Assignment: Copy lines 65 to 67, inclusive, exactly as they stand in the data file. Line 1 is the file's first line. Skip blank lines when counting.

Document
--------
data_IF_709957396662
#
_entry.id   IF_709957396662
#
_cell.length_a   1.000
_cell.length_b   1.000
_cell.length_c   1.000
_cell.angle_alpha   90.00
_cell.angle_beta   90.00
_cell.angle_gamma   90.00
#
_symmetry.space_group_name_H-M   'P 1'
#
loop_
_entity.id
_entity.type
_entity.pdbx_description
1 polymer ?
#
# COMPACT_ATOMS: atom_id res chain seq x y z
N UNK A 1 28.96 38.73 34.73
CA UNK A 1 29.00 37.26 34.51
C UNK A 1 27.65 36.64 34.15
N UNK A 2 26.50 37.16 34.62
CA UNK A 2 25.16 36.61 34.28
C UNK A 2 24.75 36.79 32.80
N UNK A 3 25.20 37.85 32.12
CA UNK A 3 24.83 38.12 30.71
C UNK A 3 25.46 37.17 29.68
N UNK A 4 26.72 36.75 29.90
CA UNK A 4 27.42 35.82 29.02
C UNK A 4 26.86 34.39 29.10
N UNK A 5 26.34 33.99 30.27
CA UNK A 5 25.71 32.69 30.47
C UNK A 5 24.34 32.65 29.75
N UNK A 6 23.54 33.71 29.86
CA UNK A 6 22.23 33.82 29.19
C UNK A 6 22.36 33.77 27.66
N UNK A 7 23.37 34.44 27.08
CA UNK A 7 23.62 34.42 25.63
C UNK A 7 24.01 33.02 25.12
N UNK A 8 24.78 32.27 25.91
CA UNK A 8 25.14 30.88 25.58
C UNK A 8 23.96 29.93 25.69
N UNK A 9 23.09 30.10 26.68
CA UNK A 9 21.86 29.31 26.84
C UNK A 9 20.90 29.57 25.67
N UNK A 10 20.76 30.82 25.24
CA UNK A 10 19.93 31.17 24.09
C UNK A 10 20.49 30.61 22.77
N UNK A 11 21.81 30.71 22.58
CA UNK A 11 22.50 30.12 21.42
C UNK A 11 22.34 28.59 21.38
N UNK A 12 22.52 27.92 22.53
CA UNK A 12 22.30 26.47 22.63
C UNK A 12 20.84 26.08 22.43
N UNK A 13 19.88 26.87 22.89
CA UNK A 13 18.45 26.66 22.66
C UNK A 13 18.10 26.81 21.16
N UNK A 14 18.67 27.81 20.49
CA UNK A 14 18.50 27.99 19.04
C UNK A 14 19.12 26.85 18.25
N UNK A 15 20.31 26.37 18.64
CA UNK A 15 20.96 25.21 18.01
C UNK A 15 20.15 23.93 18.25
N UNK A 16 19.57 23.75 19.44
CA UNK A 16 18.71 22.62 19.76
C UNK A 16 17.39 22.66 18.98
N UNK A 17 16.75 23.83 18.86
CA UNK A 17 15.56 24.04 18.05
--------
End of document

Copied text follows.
C UNK A 15 20.15 23.93 18.25
N UNK A 16 19.57 23.75 19.44
CA UNK A 16 18.71 22.62 19.76